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World Heritage Site

for World Heritage Travellers

Blog: WHS #646: Galapagos Islands

The Galapagos Islands don’t need a long introduction: they were among the first batch of inscriptions in 1978 (actually it was the very first on record) and they were also a shoo-in at our Top 200 WHS. One can ‘do’ the Galapagos either via an accommodated cruise or a self-arranged land-based alternative, which has become more feasible and popular in the last 10 years. For me the choice was clear quickly: to be ‘locked up’ on a rather small cruise ship for at least a week with strangers did not seem appealing to me at all. Also I am not a fan of daily water based activities like snorkelling and swimming. So I based myself in the town of Puerto Ayora on Santa Cruz island, the largest town on the Galapagos Islands.

Giant tortoise couple on the move at Santa Cruz

Puerto Ayora nowadays is a surprisingly touristy and affluent city. It isn’t unlike a Greek harbour town, with tourists milling around in the streets at all hours and daily departures of ferries to other islands. I had planned on taking two organized day tours from here: to North Seymour and Bartolomé. But unfortunately the latter got cancelled because of too few bookings. Instead of Bartolomé I eventually choose Isabela island. I spent the rest of my time on Santa Cruz itself.

Santa Cruz is far from pristine, but a good spot nonetheless to see certain species – in particular the giant tortoise. Probably the first stop for every tourist on Santa Cruz is the Charles Darwin Research Station. It is located a pleasant walk away from the Puerto Ayora town center, and you’ll see mangroves, birds and the tortoise breeding center.

The best place to see giant tortoises in the wild is in the highlands of Santa Cruz – you can already see them in the fields along the road between the ferry to Baltra Airport and Puerto Ayora. I went to look at them more closely in El Chato reserve, but on the way up there we already encountered one in the middle of the road amidst the fairly busy traffic of taxis, buses and trucks. The tortoises at the reserve go about eating their grass quietly, they’re wonderful to watch. They’re not particularly bothered by human visitors though they sometimes stop eating and look up. Also I found one or two hissing, a sign of fear or annoyance?

Blue Footed Booby chick at North Seymour

My first full daytrip went to North Seymour, an uninhabited island about 45 minutes away from the canal between Santa Cruz and Baltra. It's a small and flat lava island, known for nesting birds. Especially the blue-footed booby and frigatebird can be seen in large quantities doing their thing. There’s a 2km trail on the island which we slowly hiked accompanied by a guide. We saw many young chicks of both species, often on nests right beside the path. Of course everyone who visits the Galapagos wants a good picture of a blue-footed booby, and you must be a real bad photographer not to succeed. Especially this species is without any fear of humans and often hops closer to get a better look at the passing tourists. Their fluffy offspring, already quite big actually, did take my heart though.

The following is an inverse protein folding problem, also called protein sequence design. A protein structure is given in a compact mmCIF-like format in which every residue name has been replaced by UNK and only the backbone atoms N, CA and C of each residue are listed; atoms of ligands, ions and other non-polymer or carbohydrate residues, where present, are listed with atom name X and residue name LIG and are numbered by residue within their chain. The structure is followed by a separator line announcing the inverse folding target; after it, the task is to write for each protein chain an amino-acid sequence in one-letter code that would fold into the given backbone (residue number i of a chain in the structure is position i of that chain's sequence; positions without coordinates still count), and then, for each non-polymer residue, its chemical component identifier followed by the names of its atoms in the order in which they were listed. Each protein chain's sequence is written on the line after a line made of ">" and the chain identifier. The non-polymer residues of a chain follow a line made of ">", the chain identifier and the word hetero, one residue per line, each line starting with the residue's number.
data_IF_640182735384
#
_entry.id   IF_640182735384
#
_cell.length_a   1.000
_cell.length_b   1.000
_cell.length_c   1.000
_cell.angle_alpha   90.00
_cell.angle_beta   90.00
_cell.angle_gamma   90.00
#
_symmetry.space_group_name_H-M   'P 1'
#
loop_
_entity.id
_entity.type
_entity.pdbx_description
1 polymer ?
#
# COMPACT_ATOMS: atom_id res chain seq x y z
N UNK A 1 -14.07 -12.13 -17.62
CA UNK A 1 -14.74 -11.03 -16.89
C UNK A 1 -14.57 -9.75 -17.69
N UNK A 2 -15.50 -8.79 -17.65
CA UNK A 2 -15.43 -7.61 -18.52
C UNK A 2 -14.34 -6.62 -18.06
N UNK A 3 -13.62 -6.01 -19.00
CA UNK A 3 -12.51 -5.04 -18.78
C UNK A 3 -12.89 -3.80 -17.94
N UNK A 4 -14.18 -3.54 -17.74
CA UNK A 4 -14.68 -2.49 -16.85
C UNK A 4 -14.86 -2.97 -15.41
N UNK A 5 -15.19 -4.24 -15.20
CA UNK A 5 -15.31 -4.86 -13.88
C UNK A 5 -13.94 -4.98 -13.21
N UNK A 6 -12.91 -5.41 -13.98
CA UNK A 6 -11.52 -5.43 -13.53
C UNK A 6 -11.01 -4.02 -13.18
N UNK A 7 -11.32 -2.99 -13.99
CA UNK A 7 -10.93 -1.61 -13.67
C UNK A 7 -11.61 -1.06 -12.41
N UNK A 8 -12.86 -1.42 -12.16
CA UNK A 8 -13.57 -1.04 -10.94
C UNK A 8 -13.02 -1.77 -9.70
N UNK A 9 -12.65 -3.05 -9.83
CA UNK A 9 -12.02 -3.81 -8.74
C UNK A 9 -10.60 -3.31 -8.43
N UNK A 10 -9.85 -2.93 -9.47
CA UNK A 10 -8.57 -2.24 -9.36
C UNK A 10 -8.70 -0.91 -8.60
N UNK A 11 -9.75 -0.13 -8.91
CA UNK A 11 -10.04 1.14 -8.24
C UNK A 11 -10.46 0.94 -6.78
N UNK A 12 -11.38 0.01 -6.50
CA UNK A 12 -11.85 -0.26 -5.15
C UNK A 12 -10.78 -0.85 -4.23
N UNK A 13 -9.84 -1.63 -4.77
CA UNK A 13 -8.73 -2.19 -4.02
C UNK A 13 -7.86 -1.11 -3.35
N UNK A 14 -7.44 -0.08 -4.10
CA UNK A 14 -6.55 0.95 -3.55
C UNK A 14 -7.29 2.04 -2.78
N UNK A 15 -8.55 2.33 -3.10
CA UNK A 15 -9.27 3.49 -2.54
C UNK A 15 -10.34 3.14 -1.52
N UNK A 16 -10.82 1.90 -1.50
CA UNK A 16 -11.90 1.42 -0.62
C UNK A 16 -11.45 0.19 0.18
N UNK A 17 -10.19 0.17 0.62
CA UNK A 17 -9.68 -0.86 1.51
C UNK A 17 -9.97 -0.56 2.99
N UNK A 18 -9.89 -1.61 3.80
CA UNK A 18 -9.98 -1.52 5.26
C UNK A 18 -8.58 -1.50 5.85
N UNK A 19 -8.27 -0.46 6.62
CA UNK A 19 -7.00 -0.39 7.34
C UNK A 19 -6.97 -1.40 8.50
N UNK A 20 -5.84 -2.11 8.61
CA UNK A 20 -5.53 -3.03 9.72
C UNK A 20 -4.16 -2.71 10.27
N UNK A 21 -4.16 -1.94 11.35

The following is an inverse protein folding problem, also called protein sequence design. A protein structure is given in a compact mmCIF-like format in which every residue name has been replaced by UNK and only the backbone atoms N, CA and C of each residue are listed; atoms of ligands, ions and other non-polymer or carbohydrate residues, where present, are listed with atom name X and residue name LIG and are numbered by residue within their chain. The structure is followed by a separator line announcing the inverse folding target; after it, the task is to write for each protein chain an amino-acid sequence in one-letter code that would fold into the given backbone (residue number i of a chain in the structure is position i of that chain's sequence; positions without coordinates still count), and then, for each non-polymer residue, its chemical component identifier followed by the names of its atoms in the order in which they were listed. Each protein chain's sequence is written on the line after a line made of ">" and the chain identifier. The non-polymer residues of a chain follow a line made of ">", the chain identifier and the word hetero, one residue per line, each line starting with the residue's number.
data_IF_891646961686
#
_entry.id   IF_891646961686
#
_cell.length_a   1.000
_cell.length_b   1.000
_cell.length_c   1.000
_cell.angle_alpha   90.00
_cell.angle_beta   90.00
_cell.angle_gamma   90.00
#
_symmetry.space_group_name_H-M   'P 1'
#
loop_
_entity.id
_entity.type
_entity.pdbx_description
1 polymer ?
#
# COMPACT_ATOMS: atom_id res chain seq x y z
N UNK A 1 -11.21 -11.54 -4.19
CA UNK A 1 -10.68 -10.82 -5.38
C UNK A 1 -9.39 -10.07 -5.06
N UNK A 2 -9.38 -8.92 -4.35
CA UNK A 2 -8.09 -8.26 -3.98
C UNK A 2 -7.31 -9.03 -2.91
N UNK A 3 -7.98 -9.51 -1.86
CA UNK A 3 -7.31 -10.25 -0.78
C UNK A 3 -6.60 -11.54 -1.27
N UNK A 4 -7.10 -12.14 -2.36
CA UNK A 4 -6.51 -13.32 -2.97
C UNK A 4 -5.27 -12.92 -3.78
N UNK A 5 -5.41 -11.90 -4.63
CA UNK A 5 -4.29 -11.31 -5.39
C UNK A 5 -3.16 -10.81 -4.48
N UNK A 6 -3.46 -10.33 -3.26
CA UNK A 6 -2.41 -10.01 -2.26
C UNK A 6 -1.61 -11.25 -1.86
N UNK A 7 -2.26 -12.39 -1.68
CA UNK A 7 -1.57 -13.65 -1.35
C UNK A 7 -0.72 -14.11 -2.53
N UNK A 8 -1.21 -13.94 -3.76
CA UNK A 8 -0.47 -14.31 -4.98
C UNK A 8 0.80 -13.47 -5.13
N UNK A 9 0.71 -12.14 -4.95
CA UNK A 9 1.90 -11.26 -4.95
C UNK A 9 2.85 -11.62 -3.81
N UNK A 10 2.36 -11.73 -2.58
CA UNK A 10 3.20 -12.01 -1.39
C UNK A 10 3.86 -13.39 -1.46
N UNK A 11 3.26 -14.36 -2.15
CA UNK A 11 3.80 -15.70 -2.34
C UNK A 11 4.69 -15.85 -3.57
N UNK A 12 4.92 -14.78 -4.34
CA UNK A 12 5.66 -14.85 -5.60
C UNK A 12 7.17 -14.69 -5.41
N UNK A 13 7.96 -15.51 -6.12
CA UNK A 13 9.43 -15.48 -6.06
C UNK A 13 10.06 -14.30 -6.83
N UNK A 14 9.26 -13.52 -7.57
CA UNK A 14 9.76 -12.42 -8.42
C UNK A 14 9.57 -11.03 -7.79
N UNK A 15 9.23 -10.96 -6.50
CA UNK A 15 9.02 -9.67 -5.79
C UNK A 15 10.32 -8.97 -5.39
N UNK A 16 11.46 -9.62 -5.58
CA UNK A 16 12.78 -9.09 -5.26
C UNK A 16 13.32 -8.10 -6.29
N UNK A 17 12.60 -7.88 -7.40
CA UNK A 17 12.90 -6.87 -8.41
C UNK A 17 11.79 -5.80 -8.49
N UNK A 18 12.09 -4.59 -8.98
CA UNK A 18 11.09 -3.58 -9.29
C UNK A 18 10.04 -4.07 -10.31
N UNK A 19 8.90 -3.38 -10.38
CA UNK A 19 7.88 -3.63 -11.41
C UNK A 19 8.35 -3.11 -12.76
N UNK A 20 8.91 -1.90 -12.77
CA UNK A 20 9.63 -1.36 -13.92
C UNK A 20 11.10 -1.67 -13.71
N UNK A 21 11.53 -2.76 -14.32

My other daytrip, to Isabela, first involved a public ‘ferry’ ride of 2 hours (the ferries here are small speedboats that take only some 20 passengers). It’s a very bumpy trip but fortunately I had some seasickness tablets left from my trip earlier this year to the Azores. Isabela is the largest island of the archipelago, but I only had time to check out the area not too far from its port. Sleeping sea lions, occupying the wooden benches that must have been meant for waiting tourists, are a common sight here. I did a short hike on the island near two lagoons with flamingos, and returning to the port via a long stretch of beach home to hundreds of marine iguanas and lava lizards.

Marine iguana at Isabela

Beforehand I had bought the Bradt Galapagos Wildlife guide, and then I was already surprised that all of Galapagos’ flora and fauna fit into a 156 page booklet. Anyone who has seen for example the volume and density of a bird guiding book of let’s say Costa Rica will notice that the diversity of species at the Galapagos Islands is very low. During my short stay I saw almost all species of interest named in the book, many of them in large numbers and at multiple locations. Unfortunate misses included the green sea turtle (was seen by people snorkelling during my day trip to North Seymour), the penguins (due to the cancelled day trip to Bartolomé and me not making a real effort for it at Isabela) and the Galapagos hawk.

Published 7 October 2017

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